Wherever we go, our lights go with us. If we were more thoughtful about choosing the right type of lighting fixtures, it wouldn’t be such a problem, but we’re generally not. Photos taken late last year by the Suomi NPP satellite of Earth at night show the human footprint in blazing garlands of twinkling orange lights strung along coastlines, cities and highways.
While the sight is beautiful on one level, it’s a disturbing waste of good energy. Much of the electric lighting seen from space spills upward to brighten the night sky instead of being directed at the ground where it’s needed.
One of the most glaring examples of new light pollution shows up in the Bakken shale fields of northwestern North Dakota. Although one of the least densely-populated areas of the United States, the region has seen widespread oil-drilling and natural gas production in recent years. Most of the bright dots are lights associated with drilling equipment and temporary housing near drilling sites, but some are natural gas flares.
Storage facilities and pipelines haven’t kept up with production, so the excess is burnt off in flares. This may sound like a bad idea, but it’s better than releasing it directly into the atmosphere. Methane is far nastier than carbon dioxide when it comes to the greenhouse effect.
While we all know lighting is necessary to carry on with tasks at night like driving home or picking up the kids at school, wisely-designed fixtures that contain the light in a box and direct it downward not only provide ample illumination, they also save energy, reduce glare and minimize light pollution of the night sky we all love.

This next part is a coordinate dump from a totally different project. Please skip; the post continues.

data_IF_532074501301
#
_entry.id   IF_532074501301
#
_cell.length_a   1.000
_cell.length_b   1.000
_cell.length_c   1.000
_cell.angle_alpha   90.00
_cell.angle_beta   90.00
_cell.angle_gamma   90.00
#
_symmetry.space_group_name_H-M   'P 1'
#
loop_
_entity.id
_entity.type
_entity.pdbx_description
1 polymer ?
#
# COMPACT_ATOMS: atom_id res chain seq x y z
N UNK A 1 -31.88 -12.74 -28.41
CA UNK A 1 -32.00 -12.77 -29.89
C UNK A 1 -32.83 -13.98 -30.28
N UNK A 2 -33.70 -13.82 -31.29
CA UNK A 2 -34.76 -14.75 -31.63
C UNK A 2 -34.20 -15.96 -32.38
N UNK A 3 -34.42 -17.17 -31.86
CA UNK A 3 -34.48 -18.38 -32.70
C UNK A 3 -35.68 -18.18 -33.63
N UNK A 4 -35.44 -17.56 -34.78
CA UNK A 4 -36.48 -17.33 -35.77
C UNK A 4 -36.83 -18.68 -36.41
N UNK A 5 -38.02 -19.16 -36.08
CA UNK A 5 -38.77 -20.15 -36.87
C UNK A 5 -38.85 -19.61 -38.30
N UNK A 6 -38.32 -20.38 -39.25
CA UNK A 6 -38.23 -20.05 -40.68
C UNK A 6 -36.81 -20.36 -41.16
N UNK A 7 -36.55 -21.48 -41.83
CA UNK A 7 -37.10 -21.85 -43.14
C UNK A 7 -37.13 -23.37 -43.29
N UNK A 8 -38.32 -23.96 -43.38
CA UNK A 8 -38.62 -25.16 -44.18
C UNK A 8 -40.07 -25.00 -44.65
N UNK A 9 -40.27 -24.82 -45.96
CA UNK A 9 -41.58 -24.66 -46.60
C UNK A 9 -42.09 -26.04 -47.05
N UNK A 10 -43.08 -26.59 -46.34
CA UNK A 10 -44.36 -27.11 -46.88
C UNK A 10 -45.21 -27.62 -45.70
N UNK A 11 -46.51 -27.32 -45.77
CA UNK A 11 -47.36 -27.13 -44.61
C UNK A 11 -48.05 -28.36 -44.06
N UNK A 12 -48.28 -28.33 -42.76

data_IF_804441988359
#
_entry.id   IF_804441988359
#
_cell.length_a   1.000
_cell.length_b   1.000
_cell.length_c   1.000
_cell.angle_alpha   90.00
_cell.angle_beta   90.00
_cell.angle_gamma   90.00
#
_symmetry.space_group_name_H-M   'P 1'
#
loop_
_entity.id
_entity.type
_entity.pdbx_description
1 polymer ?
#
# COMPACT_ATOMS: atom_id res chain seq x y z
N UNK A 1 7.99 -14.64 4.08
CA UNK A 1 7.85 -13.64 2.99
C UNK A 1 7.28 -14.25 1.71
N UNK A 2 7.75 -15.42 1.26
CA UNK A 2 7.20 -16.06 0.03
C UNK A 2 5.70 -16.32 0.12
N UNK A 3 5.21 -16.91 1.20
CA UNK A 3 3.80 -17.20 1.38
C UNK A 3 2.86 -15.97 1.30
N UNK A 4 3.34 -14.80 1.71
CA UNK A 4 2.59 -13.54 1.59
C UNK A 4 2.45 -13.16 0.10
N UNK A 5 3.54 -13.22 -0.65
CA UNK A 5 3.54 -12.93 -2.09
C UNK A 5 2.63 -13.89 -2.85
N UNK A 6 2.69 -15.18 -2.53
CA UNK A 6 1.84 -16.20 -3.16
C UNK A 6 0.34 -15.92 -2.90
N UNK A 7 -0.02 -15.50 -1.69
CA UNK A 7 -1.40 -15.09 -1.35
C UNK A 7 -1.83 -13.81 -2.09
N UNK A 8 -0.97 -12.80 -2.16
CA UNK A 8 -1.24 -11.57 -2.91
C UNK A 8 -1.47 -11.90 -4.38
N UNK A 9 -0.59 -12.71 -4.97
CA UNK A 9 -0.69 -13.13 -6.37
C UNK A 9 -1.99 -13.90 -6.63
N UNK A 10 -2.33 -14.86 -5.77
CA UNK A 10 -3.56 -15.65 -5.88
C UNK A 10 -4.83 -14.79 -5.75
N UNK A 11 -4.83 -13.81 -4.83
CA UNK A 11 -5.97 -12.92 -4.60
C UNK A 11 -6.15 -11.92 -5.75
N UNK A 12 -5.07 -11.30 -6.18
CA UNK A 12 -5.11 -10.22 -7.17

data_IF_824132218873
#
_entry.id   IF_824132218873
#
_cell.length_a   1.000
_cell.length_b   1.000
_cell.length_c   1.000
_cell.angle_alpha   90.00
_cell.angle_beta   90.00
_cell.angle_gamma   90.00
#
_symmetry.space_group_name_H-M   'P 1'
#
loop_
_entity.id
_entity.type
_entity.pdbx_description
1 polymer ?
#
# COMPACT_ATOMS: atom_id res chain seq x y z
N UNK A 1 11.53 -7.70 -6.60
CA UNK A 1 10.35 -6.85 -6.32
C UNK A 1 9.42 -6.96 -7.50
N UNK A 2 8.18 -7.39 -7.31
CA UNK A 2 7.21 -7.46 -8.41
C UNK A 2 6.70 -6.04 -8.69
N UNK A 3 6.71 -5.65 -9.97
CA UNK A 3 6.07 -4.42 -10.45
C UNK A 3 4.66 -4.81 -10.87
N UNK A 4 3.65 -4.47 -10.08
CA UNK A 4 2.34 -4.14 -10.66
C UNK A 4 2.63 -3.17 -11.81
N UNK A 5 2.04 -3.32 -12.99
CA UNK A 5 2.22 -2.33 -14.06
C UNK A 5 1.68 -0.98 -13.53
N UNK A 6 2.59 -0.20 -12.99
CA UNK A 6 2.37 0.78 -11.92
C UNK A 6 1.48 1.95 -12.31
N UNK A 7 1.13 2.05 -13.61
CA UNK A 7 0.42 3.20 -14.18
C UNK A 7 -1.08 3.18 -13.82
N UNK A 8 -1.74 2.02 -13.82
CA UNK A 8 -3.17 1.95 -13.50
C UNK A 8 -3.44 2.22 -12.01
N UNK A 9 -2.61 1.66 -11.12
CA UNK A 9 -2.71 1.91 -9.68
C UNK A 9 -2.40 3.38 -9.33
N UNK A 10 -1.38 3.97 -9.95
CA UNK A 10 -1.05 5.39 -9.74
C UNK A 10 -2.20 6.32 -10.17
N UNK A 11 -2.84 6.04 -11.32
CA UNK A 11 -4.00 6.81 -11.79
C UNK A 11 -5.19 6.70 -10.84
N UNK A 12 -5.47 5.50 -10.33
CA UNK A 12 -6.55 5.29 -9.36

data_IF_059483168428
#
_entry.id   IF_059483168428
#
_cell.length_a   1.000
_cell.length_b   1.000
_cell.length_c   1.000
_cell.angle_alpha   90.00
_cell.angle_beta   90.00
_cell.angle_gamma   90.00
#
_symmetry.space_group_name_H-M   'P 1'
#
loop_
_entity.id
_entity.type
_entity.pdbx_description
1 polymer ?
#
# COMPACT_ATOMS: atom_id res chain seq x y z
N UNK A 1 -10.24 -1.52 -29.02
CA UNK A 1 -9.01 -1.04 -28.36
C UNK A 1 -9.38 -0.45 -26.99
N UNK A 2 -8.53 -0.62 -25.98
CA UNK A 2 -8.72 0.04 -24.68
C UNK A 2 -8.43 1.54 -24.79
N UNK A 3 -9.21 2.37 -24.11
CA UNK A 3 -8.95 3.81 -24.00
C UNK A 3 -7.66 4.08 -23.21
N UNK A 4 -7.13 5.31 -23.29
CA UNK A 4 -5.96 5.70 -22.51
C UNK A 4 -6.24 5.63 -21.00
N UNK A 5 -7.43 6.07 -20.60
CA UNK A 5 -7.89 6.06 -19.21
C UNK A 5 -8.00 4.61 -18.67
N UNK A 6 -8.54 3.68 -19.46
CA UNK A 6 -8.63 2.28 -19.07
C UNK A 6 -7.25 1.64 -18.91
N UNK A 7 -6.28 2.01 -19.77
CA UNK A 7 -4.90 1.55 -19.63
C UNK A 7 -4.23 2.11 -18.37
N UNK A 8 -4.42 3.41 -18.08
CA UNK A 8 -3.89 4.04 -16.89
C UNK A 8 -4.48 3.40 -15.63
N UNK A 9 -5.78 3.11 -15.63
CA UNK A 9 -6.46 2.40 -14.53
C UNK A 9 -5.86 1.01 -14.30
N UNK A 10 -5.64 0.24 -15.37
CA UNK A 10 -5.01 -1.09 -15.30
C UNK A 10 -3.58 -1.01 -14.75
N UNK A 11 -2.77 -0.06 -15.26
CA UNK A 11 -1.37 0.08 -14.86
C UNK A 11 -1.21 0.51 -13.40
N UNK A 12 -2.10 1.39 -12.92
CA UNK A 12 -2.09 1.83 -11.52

Not all Earth lighting seen from orbit is manmade. Moonlight and aurora cast their natural hues across the planet’s skin, too. The Suomi NPP satellite captured a series of pictures showing dramatic changes in illumination of the Persian Gulf region between September 30 and October 15, 2012 when the moon waned from full to new phase.
Notice that as the moon’s phase lessens, the cities become more obvious while the landscape darkens. To see all four panels showing the complete transition from full to new moon, click HERE.
We’ll leave you with the choicest image of all – the aurora austrinus or southern lights, counterpart to the aurora borealis. Suomi NPP captured this image on July 15, 2012 over Antarctica’s Queen Maud Land and the Princess Ragnhild Coast. At the time the continent was shrouded in mid-winter darkness with a waning crescent moon providing very little illumination. LIght from the aurora was bright enough however to reveal icebergs and the coastline.
If you like your skies dark, here are some outdoor lighting tips on reducing light pollution around the house. For more on the issue, I highly recommend a visit to the International Dark-Sky Association’s Frequently Asked Questions.